The mother of a deceased disabled adult was unsuccessful in her appeal from a decision that the Human Rights Tribunal had no jurisdiction to continue to entertain the Human Rights complaint made on behalf of the disabled adult son where he had died before a hearing could be held

24. January 2006 0

Administrative law – Decisions of administrative tribunals – Human Rights Tribunal – Human rights complaints – Discrimination – Disability – Judicial review – Jurisdiction of tribunal – Parties – death of a party

British Columbia v. Goodwin, [2005] B.C.J. No. 2593, British Columbia Court of Appeal, December 1, 2005, Hall, Low and Lowry JJ.A.

Ms. Gregoire filed a complaint with the Human Rights Commission on behalf of her son James Goodwin (“Goodwin”) alleging that he had been discriminated against because of his mental disability contrary to Section 8 of the Human Rights Code.

Goodwin suffered from organic brain damage and mild to moderate degree of retardation. He had been convicted of committing sexual offences and was designated a dangerous offender when he discontinued his medication at the end of his probationary period and re-offended. Gregoire alleged that the Province had discriminated against her son by failing to provide him with the proper care, treatment, drugs and supervision specifically designed to address his unique circumstances, as was required to prevent him from re-offending.

The Human Rights Commission referred the complaint to the Human Rights Tribunal for hearing. Goodwin died before the hearing could commence. The Province then applied to have the complaint dismissed on the ground that the Tribunal had lost jurisdiction to entertain the complaint. This initial application was dismissed by a member of the Tribunal and the Province applied for judicial review of that decision. On judicial review, Mr. Justice Cohen determined that the Human Rights Tribunal was without jurisdiction. Ms. Gregoire took an appeal from that decision on judicial review.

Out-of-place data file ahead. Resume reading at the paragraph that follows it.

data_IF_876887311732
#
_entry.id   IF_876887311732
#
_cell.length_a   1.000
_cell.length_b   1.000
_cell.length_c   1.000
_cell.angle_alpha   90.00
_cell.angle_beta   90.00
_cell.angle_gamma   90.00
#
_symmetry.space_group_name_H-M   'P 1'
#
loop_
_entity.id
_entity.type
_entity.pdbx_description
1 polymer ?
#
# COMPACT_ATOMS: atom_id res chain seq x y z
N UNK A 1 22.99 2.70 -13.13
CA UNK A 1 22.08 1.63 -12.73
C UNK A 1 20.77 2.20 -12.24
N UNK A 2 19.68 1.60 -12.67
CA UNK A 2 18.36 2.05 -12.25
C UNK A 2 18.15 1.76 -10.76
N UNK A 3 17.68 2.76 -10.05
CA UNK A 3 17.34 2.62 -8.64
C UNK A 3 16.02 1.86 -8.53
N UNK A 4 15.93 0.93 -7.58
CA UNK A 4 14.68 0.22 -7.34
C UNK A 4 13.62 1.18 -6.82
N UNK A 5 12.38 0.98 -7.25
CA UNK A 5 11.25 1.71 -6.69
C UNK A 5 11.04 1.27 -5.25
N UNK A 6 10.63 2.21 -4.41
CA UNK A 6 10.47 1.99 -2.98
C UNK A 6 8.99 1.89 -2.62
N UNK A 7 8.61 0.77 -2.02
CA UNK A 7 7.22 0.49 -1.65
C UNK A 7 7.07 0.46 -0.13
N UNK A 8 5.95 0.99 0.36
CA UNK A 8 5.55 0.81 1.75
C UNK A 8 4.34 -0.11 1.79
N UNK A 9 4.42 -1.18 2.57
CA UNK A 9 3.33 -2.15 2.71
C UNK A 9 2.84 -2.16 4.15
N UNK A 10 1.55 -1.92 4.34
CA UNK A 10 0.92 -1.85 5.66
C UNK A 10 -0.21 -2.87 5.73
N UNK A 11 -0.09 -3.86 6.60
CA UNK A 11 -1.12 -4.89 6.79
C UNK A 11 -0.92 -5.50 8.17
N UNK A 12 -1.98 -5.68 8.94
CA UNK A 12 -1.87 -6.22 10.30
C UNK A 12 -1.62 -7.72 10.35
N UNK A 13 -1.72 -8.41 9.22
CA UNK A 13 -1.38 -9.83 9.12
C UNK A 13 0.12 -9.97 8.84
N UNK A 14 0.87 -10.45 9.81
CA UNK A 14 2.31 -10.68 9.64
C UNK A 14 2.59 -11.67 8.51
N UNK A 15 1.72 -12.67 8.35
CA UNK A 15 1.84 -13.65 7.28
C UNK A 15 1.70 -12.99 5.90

The question for the Court of Appeal was whether there was any statutory basis on which the Tribunal continued to have jurisdiction to entertain the complaint. Mr. Justice Cohen had held that the Human Rights Code established personal rights. The remedies to be granted were also remedies available to a person. As a result, upon the death of the individual there would be no person and therefore no-one on whose behalf a complaint could be filed and no-one being discriminated against.

Gregoire argued that the purpose of the Human Rights Code should be viewed as the elimination of patterns of inequality associated with discrimination. She also argued that the remedies available included measures of a systemic nature. The Court held that because the complaint in this case was filed on behalf of an individual rather than a group or class of persons and the remedies here were personal remedies, the decision of the Chambers Judge should stand. However the Court did acknowledge that there appeared to be other Human Rights Tribunals cases which may not have been rightly decided in the sense that jurisdiction was held to have continued where it had actually been lost though the death of the individual complainant.

The appeal was dismissed.

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